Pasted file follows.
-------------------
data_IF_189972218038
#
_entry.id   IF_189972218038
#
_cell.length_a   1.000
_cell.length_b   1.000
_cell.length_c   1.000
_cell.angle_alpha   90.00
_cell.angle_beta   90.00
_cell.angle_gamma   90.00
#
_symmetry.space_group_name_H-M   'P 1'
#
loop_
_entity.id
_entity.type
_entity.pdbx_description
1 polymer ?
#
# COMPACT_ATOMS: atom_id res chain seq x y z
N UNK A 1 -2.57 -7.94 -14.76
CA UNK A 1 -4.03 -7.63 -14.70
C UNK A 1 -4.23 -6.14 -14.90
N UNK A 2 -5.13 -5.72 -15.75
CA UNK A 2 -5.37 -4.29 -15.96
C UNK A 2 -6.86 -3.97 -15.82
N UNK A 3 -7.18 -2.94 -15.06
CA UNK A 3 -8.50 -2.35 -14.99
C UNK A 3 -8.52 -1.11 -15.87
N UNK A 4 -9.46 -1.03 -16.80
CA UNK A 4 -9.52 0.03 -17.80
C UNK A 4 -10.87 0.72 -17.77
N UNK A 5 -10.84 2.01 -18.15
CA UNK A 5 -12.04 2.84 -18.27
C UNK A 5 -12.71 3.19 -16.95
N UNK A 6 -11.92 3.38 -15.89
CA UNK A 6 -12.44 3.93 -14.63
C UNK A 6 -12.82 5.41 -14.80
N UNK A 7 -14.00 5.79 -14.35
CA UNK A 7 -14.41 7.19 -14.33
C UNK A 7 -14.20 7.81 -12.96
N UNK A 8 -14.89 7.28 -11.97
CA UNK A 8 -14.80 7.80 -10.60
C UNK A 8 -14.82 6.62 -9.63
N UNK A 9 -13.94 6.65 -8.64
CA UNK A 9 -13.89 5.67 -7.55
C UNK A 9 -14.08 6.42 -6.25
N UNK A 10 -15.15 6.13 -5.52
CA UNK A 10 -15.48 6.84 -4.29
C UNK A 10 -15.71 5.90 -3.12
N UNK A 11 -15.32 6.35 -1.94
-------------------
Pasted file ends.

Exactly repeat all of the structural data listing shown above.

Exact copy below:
data_IF_189972218038
#
_entry.id   IF_189972218038
#
_cell.length_a   1.000
_cell.length_b   1.000
_cell.length_c   1.000
_cell.angle_alpha   90.00
_cell.angle_beta   90.00
_cell.angle_gamma   90.00
#
_symmetry.space_group_name_H-M   'P 1'
#
loop_
_entity.id
_entity.type
_entity.pdbx_description
1 polymer ?
#
# COMPACT_ATOMS: atom_id res chain seq x y z
N UNK A 1 -2.57 -7.94 -14.76
CA UNK A 1 -4.03 -7.63 -14.70
C UNK A 1 -4.23 -6.14 -14.90
N UNK A 2 -5.13 -5.72 -15.75
CA UNK A 2 -5.37 -4.29 -15.96
C UNK A 2 -6.86 -3.97 -15.82
N UNK A 3 -7.18 -2.94 -15.06
CA UNK A 3 -8.50 -2.35 -14.99
C UNK A 3 -8.52 -1.11 -15.87
N UNK A 4 -9.46 -1.03 -16.80
CA UNK A 4 -9.52 0.03 -17.80
C UNK A 4 -10.87 0.72 -17.77
N UNK A 5 -10.84 2.01 -18.15
CA UNK A 5 -12.04 2.84 -18.27
C UNK A 5 -12.71 3.19 -16.95
N UNK A 6 -11.92 3.38 -15.89
CA UNK A 6 -12.44 3.93 -14.63
C UNK A 6 -12.82 5.41 -14.80
N UNK A 7 -14.00 5.79 -14.35
CA UNK A 7 -14.41 7.19 -14.33
C UNK A 7 -14.20 7.81 -12.96
N UNK A 8 -14.89 7.28 -11.97
CA UNK A 8 -14.80 7.80 -10.60
C UNK A 8 -14.82 6.62 -9.63
N UNK A 9 -13.94 6.65 -8.64
CA UNK A 9 -13.89 5.67 -7.55
C UNK A 9 -14.08 6.42 -6.25
N UNK A 10 -15.15 6.13 -5.52
CA UNK A 10 -15.48 6.84 -4.29
C UNK A 10 -15.71 5.90 -3.12
N UNK A 11 -15.32 6.35 -1.94